**************************
Agreed, bull shit to give free dental to wealthy seniors with incomes under $90k

Meanwhile we get this fantasy that a couple with kids is somehow well off if they make $95k between the two of them.

Always pandering to the lowest common denominator.

#61 pPrasseur on 03.24.22 at 7:12 pm

The feds are (apparently) about to mandate a minimum down payment of 35% – a significant increase.
etc…

Reminds me of the 3 red lines the CCP introduced for RE developers in China.

Too little too late, the bubble is already grown to obscene levels, consequences are unavoidable. Buckle up it’s going to be a wild ride!

#62 AM in MN on 03.24.22 at 7:18 pm

#24 Faron on 03.24.22 at 4:57 pm

Simplistic to say, but roofs over heads should not be an investment vehicle of any kind.

————————————————–

That’s really as Left/Far-Left a political statement as it gets. Marxism is what its called.

If someone wants to build rental properties with their time and money, and someone else wants to rent them, for whatever reason, then why is that anyone else’s business?

The point about freedom is that many people prefer it to living a life managed by experts. You need economic freedom in order to be free.

The “housing problem” is one created by Govt., through agencies like CMHC, and restrictions on land development due to spinelessness in negotiations with natives.

Private property rights and the rule of law will always prevail over a managed economy.

#63 Barb on 03.24.22 at 7:23 pm

Maggie’s such a cute pup…

——————————————–
LNDP. Hard to stomach those bed partners. Ugh.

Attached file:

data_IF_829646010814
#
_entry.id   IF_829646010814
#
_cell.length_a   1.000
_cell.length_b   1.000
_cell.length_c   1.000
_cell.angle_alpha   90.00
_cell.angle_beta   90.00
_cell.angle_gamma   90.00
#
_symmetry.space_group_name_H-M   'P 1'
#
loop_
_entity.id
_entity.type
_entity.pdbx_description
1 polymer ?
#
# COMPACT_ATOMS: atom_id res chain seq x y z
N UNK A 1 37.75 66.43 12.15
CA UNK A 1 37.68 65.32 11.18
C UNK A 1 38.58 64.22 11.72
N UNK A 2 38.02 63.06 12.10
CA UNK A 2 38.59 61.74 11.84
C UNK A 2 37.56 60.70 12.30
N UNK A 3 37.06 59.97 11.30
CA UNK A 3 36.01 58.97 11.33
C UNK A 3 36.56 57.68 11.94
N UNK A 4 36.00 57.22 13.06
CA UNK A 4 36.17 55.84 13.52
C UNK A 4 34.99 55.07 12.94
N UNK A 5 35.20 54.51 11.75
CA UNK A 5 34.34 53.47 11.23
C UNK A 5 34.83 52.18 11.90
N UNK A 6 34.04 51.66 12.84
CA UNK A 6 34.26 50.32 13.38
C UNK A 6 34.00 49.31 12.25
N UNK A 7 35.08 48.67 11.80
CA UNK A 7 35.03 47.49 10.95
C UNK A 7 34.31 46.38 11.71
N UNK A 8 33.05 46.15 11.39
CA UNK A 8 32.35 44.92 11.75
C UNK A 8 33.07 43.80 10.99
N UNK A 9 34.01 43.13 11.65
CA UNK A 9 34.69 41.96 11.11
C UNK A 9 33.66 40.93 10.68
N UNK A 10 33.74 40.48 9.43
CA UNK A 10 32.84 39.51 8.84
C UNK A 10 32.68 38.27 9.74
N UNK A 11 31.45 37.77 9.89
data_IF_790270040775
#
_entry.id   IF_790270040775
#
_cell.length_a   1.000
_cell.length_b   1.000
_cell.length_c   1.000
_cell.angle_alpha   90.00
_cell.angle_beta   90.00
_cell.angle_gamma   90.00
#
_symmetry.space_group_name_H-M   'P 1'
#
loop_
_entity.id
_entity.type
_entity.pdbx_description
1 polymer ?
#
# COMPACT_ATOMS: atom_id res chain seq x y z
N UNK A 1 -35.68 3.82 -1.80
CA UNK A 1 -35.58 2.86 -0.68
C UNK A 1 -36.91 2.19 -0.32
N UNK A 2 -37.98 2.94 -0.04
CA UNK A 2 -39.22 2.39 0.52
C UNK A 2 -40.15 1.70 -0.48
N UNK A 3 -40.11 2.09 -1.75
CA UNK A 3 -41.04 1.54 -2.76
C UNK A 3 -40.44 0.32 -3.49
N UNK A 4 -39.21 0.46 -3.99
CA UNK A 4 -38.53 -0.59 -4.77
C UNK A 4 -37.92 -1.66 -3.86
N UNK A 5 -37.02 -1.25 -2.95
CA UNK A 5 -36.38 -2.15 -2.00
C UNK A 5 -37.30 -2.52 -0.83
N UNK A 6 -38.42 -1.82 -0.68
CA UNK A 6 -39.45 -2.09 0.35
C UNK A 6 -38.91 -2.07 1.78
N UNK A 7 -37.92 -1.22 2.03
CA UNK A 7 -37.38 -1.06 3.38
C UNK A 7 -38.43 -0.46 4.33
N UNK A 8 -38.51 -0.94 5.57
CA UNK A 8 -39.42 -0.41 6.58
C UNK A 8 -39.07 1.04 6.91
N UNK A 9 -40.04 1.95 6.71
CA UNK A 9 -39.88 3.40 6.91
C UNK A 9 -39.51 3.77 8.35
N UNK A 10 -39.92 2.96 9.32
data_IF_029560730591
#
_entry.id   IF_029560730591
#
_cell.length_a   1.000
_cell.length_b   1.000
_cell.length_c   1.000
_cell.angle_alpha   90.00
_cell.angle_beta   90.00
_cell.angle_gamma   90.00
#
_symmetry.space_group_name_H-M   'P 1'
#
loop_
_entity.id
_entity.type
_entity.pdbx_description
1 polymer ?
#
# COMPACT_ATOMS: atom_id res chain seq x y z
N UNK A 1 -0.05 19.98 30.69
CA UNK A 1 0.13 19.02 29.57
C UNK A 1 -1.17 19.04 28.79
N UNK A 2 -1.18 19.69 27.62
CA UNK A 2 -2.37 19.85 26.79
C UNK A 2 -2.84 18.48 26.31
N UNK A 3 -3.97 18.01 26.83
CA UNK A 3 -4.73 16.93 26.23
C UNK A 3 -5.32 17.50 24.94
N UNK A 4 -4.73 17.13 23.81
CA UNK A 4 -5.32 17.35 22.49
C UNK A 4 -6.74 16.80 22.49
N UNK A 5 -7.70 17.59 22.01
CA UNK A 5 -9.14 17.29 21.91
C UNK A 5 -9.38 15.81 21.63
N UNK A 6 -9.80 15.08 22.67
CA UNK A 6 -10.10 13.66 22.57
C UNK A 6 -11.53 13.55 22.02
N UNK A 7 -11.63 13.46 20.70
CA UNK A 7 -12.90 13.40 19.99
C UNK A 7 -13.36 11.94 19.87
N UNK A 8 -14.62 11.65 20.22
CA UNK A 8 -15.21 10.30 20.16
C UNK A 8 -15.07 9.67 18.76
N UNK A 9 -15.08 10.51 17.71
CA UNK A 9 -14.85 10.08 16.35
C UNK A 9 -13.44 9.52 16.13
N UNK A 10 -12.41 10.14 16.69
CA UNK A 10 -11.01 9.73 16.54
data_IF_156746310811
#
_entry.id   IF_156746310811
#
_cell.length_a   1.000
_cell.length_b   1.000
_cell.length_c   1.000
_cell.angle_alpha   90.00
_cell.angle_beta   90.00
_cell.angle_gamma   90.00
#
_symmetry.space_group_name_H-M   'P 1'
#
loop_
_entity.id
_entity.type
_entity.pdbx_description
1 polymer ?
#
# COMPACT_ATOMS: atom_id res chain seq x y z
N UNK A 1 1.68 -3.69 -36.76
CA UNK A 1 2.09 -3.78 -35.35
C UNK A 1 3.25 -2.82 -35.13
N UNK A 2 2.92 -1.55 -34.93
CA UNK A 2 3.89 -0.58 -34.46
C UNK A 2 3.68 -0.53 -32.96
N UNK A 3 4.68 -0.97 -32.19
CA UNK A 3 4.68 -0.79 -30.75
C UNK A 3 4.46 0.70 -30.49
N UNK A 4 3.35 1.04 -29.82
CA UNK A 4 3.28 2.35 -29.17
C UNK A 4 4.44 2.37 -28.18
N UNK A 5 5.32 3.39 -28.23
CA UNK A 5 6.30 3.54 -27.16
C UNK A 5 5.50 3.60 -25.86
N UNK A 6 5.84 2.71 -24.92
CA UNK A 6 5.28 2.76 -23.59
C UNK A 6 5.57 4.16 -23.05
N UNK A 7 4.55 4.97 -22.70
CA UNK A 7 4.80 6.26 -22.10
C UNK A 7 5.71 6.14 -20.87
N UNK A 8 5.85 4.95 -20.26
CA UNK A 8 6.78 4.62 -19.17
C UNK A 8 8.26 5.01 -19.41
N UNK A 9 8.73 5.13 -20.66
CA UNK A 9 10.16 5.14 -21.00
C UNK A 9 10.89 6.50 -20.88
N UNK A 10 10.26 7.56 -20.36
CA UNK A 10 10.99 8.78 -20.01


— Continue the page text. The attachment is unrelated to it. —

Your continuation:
T2 sure got his rear end handed to him on a plate in Europe today. I don’t agree with their reason, but smugly agree it couldn’t happen to a nicer guy.

He should simply stay at home.
Especially now that Jag is PM.

https://www.castanet.net/news/Canada/363858/You-are-a-disgrace-Trio-of-right-wing-European-politicians-tear-into-Trudeau#363858

#64 crowdedelevatorfartz on 03.24.22 at 7:34 pm

@#54 Ponzies Petroleum Price Predictions
“Thanks for reminding me.
Regular in Vanvouver is 1.98.
But Diesel is at 2.29!!”

+++

But it will never reach $3.00 per litre by Summer as I have predicted …..right Ponzie?

#65 crowdedelevatorfartz on 03.24.22 at 7:36 pm

@#49 Ponzie’s Petridish Progeny
“And I resent that Accountants are lumped in with Animal Breeders”

+++
Accountants don’t breed.
They’re cloned.

#66 Centrist on 03.24.22 at 7:39 pm

#40

I’m not a fan of Trudeau, but global oil prices and wheat prices are a result of Putin’s war.

#67 Mark on 03.24.22 at 7:41 pm

lol what on earth…didn’t they already implement a no borrowed funds policy years ago? what am I missing here? either way it will be impossible to enforce – I want to buy my 7th property so I max out my cc and line of credit and maybe a bit from my heloc, withdraw as cash, “gift it” to my brother and have him gift it back…and the bank is somehow supposed to prove its borrowed funds? mmmmmm I’m getting pretty full from all these nothing-burgers. nom nom nom nom nom nom nom.

#68 Ed on 03.24.22 at 7:41 pm

It really is stunning what idiots our leaders actually are.

If Charest ends up leading the Cons the idiocy will be complete.

#69 Sail Away on 03.24.22 at 7:45 pm

#20 Howard on 03.24.22 at 4:50 pm

The kicker? Under this dental scheme which is means-tested by income (not wealth), retired seniors in $20 million mini-castles will get their caps and crowns paid for by the taxpayer.

———

I hope so. Free stuff is the best.

#70 Diamond Dog on 03.24.22 at 7:45 pm

#24 Faron on 03.24.22 at 4:57 pm
#62 AM in MN on 03.24.22 at 7:18 pm

I doubt that “roofs over heads should not be an investment vehicle” is a statement that fits neatly into left/right politics. Out of the words of autocrats and dictators, now that I can see.

I think that’s one that Faron will walk back in the coming years. It’s either 100% ownership or 0% to make a statement like that work. There will always be a percentage of people that are too transient or incapable of owning so 100% is out. 0% home ownership has been tried and it’s flopped as there is not enough incentive to upgrade and beautify or build more value.